Steel is a basic, smokestack industry that lacks the sexiness of, say, software or the Internet. But the fact that it is a basic industry anchors it on the front lines of the debate about free trade.

Unlike software, where one company has a real ability to differentiate its products from those of its rivals, steel is a commodity, where the only opportunity for one company to set its product apart from others comes from slight differences in quality -- but mostly from price.

Bradford, of Bradford Research, believes that much of the hullabaloo about dumping is overdone. For one thing, he doesn't trust the industry figures, contending that a lot of imported steel gets "double-counted" -- once as an import when it comes in as raw steel and again as a domestic product when it gets coated or otherwise processed into a finished product.

Dumping definitely has been taking place, he emphasizes, but not to the degree that the industry contends, he said. Other analysts, such as Morgan Stanley Dean Witter analyst Waldo T. Best, believe that dumping is a big problem and say it will hurt the earnings of U.S. steelmakers well into the second half of the year.

"The steel industry continues to be negatively impacted by the flow of imports," he said.

Cheap steel from Russia, Japan, South Korea and Brazil had helped push the average price for a ton of hot-rolled sheet steel -- the kind made at Sparrows Point -- from about $330 at midyear to $240 to $250 by year-end. Industry insiders have told stories of foreign steel being sent into this country without having a buyer and being left to rust on the docks until one could be found. In some cases, steel worth $300 a ton when it left Russia, was priced at $180 when it hit U.S. docks because the ruble had been devalued en route. Even at such low dollar prices, the sale represented the same number of rubles, meaning that it might not have been dumping. But such sales distorted the market, since the steel didn't have to be priced that cheaply -- unfairly taking market share from U.S. steelmakers, said analyst Bradford.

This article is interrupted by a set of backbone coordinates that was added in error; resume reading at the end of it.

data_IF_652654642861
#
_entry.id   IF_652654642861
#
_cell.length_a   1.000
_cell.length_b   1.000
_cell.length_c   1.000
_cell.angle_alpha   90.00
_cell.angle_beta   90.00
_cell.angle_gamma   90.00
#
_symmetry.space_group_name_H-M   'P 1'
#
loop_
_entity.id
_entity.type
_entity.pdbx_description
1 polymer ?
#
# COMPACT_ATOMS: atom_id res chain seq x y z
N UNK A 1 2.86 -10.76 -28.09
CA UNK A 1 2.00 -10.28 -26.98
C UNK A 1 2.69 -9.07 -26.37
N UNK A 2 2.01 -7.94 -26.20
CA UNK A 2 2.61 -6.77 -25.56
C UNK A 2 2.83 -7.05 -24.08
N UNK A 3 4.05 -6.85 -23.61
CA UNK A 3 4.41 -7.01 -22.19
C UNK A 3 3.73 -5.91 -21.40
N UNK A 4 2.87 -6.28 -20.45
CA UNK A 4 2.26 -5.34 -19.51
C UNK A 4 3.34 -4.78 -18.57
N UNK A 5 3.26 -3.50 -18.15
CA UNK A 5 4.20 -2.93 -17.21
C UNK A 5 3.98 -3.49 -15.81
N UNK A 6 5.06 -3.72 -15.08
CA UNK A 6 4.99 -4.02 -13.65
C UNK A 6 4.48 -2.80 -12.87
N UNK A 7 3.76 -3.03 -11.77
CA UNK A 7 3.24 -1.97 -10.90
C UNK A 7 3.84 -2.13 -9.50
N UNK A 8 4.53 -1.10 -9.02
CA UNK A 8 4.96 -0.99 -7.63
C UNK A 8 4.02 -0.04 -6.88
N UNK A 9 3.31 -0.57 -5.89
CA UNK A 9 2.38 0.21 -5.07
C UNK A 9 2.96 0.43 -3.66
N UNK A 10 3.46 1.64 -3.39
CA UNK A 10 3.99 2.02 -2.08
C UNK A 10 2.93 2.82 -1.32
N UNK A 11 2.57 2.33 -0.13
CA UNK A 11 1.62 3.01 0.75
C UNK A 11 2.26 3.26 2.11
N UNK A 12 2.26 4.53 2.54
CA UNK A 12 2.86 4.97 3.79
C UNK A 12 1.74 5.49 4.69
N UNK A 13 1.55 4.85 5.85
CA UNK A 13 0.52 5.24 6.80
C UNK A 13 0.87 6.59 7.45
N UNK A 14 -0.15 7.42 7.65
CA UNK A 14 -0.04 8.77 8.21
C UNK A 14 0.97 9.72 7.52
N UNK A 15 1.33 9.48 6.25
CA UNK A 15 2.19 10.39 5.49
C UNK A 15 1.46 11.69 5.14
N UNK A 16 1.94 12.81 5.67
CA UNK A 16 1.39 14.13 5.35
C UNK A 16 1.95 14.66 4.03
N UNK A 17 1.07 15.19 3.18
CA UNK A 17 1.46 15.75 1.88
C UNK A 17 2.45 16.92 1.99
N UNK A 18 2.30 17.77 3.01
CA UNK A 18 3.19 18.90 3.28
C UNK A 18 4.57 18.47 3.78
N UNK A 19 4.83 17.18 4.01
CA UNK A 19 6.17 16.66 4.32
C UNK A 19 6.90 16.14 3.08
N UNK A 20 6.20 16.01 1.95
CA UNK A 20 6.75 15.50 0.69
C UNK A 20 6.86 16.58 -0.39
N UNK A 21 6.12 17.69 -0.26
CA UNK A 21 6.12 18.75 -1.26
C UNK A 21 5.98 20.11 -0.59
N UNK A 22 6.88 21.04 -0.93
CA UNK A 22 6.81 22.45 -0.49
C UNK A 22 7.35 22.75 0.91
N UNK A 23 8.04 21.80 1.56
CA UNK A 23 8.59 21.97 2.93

Making matters worse, he said, was that U.S. steelmakers had raised prices early last year, even as they continued to bring production capacity on line. It was a poor tactical move that left them somewhat at the mercy of foreign rivals when the price of imported steel fell -- either because of currency devaluations or because the imports were downright dumped, Bradford said.

U.S. producers have cut back. Some have laid off workers. And some have filed for bankruptcy.

In September, big U.S. steelmakers, with Bethlehem Steel taking the point position, filed illegal trade cases against Japan, Brazil and Russia, alleging that those three countries have been illegally "dumping" commodity steel on the U.S. market and calling for the U.S. government to clap quotas or punitive tariffs on the low-priced imports.

The dumping case probably has had the most impact in getting foreign steelmakers to voluntarily cut back on imports into this country, experts say, which may help defuse the dumping crisis.

Pub Date: 1/24/99